I am excited to share my recent interview with Godfrey Gibbons who was one of the four members of the Irish Junior Eventing Team who claimed Silver for Ireland and an individual 5th at the FEI European Championships in Hartpury (GBR) a couple of weekends ago.
Godfrey shared some of his experience with me after he got home following his fantastic success so far on his mare Milchem Free Spirit, the steps along the way and his plans for the future.
We kicked off the interview by asking Godfrey about himself, representing Ireland and the selection process involved in getting on the team and to the event.
Can you tell me a little bit about yourself?
I’ve just turned 18 this year. I’ve been riding basically since this was five years old. I started with East Galway Pony club in Ballinasloe and then I started going to events and competitions from there. I also hunted with East Galway Hunt from a young age.
When did you first realise you wanted to represent Ireland? Or is that something that just developed as you as you got better and achieved more over the years?
It kind of developed as I got better over the years, especially in the last few years as I went up the levels, it kind of gets in your sight and you start to aim for things and set goals, but I never really dreamed of it or thought it would come true!
For this event, and for this team itself, what was the selection process? Or how did you even get on to the Irish team in the first place? How did that come about?
Well, first we had to go into qualifiers. There’s a lot of qualifications needed and once you get all of them normally the team almost picks itself really and who’s performing best throughout the year and who’s got the best results I suppose. I used the Western Region Eventing Starter Stakes as a big part of my training earlier in the year, it was a great asset to both myself and my mare for gaining experience and results.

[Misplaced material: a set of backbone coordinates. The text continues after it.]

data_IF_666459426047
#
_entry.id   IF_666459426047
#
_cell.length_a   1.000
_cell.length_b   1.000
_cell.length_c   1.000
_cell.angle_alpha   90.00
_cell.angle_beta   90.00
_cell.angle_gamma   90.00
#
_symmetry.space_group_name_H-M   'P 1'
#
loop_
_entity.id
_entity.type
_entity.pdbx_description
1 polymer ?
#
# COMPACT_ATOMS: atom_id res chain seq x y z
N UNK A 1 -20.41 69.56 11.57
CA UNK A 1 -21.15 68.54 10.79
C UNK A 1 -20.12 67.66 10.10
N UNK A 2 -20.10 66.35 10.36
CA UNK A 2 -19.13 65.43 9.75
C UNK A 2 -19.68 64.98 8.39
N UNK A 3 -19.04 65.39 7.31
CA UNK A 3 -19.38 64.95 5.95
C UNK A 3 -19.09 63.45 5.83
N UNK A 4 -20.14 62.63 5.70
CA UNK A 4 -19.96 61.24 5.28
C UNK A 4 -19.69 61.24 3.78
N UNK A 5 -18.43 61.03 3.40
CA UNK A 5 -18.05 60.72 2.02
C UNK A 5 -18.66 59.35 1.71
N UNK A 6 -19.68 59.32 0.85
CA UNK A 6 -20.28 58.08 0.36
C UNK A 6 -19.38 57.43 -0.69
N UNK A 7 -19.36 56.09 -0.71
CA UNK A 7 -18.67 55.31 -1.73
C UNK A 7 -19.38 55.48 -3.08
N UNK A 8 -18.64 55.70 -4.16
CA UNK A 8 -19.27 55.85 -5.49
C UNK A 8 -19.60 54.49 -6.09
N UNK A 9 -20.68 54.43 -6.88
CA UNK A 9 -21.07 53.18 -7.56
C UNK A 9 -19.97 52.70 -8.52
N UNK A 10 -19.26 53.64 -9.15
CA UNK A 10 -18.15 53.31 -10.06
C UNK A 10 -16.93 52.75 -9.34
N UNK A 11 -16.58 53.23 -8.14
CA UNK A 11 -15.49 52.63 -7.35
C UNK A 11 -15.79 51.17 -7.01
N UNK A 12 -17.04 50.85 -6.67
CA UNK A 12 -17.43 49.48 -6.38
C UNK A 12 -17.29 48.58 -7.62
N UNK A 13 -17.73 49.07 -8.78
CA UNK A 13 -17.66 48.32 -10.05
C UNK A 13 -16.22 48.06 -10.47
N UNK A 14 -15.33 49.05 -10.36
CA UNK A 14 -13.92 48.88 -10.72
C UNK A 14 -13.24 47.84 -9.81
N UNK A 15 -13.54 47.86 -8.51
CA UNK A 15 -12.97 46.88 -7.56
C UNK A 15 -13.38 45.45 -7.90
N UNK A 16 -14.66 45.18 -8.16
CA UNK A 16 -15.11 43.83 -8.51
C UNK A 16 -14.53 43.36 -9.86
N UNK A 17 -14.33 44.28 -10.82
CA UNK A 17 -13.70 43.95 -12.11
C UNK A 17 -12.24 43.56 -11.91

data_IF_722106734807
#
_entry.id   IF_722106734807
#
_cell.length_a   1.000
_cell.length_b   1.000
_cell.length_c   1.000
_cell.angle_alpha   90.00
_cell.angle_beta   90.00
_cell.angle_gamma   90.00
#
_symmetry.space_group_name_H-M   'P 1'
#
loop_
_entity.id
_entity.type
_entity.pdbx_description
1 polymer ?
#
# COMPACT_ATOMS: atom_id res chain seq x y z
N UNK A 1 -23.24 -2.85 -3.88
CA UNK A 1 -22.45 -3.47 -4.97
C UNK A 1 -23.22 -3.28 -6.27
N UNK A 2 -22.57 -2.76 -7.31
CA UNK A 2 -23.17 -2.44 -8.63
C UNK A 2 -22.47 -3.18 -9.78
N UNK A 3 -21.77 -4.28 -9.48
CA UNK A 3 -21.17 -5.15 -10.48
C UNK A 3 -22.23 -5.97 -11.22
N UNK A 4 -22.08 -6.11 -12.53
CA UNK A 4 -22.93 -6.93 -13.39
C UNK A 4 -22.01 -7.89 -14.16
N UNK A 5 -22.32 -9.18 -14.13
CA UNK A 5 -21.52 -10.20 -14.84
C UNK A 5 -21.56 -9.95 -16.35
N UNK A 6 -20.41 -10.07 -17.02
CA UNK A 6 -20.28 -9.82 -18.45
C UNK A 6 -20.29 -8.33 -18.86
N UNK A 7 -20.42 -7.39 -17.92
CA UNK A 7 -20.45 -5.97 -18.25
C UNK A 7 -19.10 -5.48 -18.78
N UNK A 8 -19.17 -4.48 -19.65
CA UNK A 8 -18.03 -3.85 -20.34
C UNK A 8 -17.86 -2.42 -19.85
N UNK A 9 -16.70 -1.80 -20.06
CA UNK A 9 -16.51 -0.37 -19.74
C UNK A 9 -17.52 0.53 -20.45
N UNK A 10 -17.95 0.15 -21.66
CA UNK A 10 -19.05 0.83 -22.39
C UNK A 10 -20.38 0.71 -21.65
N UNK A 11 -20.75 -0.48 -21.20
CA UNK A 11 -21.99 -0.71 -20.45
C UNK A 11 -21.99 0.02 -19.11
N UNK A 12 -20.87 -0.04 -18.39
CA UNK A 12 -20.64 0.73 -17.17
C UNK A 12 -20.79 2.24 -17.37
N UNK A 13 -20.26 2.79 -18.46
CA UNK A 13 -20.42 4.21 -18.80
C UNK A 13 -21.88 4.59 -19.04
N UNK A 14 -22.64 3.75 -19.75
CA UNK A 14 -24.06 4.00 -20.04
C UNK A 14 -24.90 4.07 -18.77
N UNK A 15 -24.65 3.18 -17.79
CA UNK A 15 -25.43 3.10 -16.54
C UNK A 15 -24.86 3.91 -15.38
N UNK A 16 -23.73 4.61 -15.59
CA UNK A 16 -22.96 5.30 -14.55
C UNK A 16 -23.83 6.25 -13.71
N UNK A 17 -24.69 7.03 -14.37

What a fascinating insight into a rising star and the processes they go through to get selected and the dedication they need to have to perform at this level. Next up I really wanted to hear about the buildup, their training and preparation for the FEI European Championships. Such a prestigious event, so much on the line and a long journey to get here for the young people on the team, some of whom have been waiting for this moment to represent their country all their lives.
What was the buildup to the international competition? How did you train?
We didn’t want to over-run the mare at events on hard ground, and we wanted to keep her fresh and keep her sweet, so we did a lot of gallop work and did a lot of training up in Abbottstown in Dublin, with the high-performance teams.
So that was all with the other team members as well. You trained as a team all together?
Yeah, we all trained together in Dublin with our team trainers Gerald Bloomer our dressage coach, and Manager Dag Albert (he’s also jumping and cross-country coach).
The scene was set and now I wanted to know about Godfreys partner at the event the incredible Milchem Free Spirit and what it felt like preparing to represent his country. What a special moment for any young person with dreams and aspirations to compete at the highest level. To be part of an Irish Team competing as such a prestigious event and achieve results like this is incredible and I’m sure an inspiration to so many other young people.